The future is now, at least musically. And, as Carter Larsen sees it, not a moment too soon to launch “Fantasia Suite,” his opus designed to bridge the musical chasm between classical romanticism of the 18th and 19th centuries to a 21st century mindset that demands freer form and expression.
“Fantasia Suite is forever,” Larsen explained recently from his Point Dume home.
In describing the scope of his dream, he said, “It is a concept of style and performance that creates a continuous cycle of music. Hopefully, never ending.”
Larsen is a concert pianist, classical composer and writer of film scores, having performed extensively with the London Symphony Orchestra and the Royal Philharmonic.
He started composing at age six and followed a degree from the San Francisco Conservatory of Music with 20 years of concert performances throughout Europe, famous for his repertoire of Romantic classical composers like Liszt, Rachmaninoff and Saint-Saëns.
His own composing reflected these masters’ influences, but his compositions in “Fantasia Suite” “re-introduce” an element popularized in 20th century music-improvisation, a basic component of jazz.
“Back when Chopin or Schumann played, people would ask ‘What are they doing?’ They were improvising!” Larsen explained. “It was the same with Chopin in his era and Ravel in his. They all improvised.”
Larsen believes that modern culture has isolated classical music so that it is accessible to only a select few.
“People can’t listen to symphonies,” he said. “That kind of music is no longer living for them.”
Larsen maintains that this is simply due to lack of opportunity to reinterpret the rules of the past. And so he is re-writing the rules.
“Fantasia Suite already has about 50 movements,” Larsen said. “It is a cycle of compositions that I teach my performers and they, in turn, create a new sound with their own improvisation.”
Larsen plans to introduce this fresh approach to hearing, teaching and performing classical music through the Fantasia Suite Foundation, a nonprofit charitable foundation dedicated to promoting music education worldwide.
Through a series of concerts, workshops and outreach programs starting in local schools, Larsen’s foundation aims to reanimate not just the music of the 18th and 19th century composers, but the style and passion of classical music for a generation and a society that has developed tastes for the likes of AC/DC and Jessica Simpson. Larsen said that it is purely a matter of exposure to see just how free, joyous and hip classical music can be.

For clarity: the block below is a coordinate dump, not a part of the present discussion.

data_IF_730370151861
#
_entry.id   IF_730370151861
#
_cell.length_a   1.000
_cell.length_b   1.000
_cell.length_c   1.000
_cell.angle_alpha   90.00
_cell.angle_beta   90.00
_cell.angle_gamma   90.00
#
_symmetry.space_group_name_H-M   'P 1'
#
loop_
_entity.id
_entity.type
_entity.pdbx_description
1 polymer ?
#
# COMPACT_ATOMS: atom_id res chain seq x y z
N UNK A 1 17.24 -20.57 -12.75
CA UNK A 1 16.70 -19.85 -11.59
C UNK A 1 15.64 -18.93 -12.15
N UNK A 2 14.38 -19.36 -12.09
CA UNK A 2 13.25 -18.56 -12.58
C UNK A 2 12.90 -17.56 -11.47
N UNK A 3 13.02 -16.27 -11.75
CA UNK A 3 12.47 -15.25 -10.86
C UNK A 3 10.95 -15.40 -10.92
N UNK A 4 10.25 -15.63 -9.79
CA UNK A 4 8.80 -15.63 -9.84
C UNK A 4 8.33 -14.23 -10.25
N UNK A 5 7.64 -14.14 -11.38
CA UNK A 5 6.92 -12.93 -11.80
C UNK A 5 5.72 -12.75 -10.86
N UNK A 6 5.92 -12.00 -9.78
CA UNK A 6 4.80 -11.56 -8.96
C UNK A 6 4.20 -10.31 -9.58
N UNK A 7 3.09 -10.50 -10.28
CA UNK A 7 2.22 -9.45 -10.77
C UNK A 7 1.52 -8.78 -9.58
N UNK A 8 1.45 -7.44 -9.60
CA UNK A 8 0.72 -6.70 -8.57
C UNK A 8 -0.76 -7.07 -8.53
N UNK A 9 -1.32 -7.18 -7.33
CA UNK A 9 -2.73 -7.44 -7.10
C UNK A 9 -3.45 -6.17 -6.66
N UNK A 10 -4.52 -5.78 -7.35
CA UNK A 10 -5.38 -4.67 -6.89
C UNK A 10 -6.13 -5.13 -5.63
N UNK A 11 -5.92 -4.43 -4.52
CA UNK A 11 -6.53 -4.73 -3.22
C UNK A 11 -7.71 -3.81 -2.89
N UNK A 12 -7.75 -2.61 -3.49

“Look it’s not rocket science,” he said. “When we went into Malibu High to show them what we are doing, these kids got excited!”
Larsen has weighted his board of directors and roster of patrons with some of the most respected and distinguished names in music today, such as Andrea Van de Kamp, chairman emeritus of the Music Center of Los Angeles County. He is launching the introduction of “Fantasia Suite” through a series of concerts of his own compositions being played by his students, all “top-notch, cutting edge, serious performers,” Larsen said. “Some of my students are in the doctoral programs at USC and UCLA and will be performing “Fantasia Suite” for their thesis.”
His foundation will kick off a concert series Saturday, Sept. 30, at Raitt Recital Hall at Pepperdine University.
True to his philosophy of teaching as well as creating a new musical form, Larsen is turning the piano over to his students, who will play different compositions from “Fantasia Suite.” Larsen showed a reporter the score of one of his pieces, with the notations penciled in.
“This is one of the pieces they will be performing. I don’t give them the scores they will be playing until a week or so before the performance,” he said.
Aaron McClaskey is one of Larsen’s students who will be performing at the concert, and he confirmed his teacher’s by-the-seat-of-your-pants approach to learning a new piece. “Yeah, Carter finished one piece we’ll be performing the end of July, I think,” said McClaskey, who is a doctoral student in USC’s music department. “But this is kind of fun ’cause the composer will be sitting right there and can listen to how we play. You don’t have to guess at how the composer would want something interpreted, as we have to do with Mozart’s music.”
As Larsen emphasized, this “living interpretation” approach to playing classical music “is about challenging the status quo of the last 100 years of music. The sound may be familiar, but it has never been heard before.”
Larsen continued, “This is the natural step forward for classical music… it brings an immediacy to the work by improvising a new sound, so that players are composing even while they are performing their own music.”
“Fantasia Suite” will be introduced at the Pepperdine concert by Catherine Goldwyn, new to Larsen’s methods. Goldwyn heads the musical education and outreach program called Sound Art, profiled in The Malibu Times in August.
“I have studied music for years, and Carter’s approach to teaching and appreciating classical music was something we have been trying to do for pop music with our own program,” Goldwyn said. “It’s about making it accessible to everyone, yes, but it is also about hearing, perhaps for the first time for many, the real joy in classical music.”
Foundation scholarship information and tickets for the “Fantasia Suite” concert are available by telephone at 310.58.5448 or on-line at www.FantasiaSuite.com. Entry is free to all students.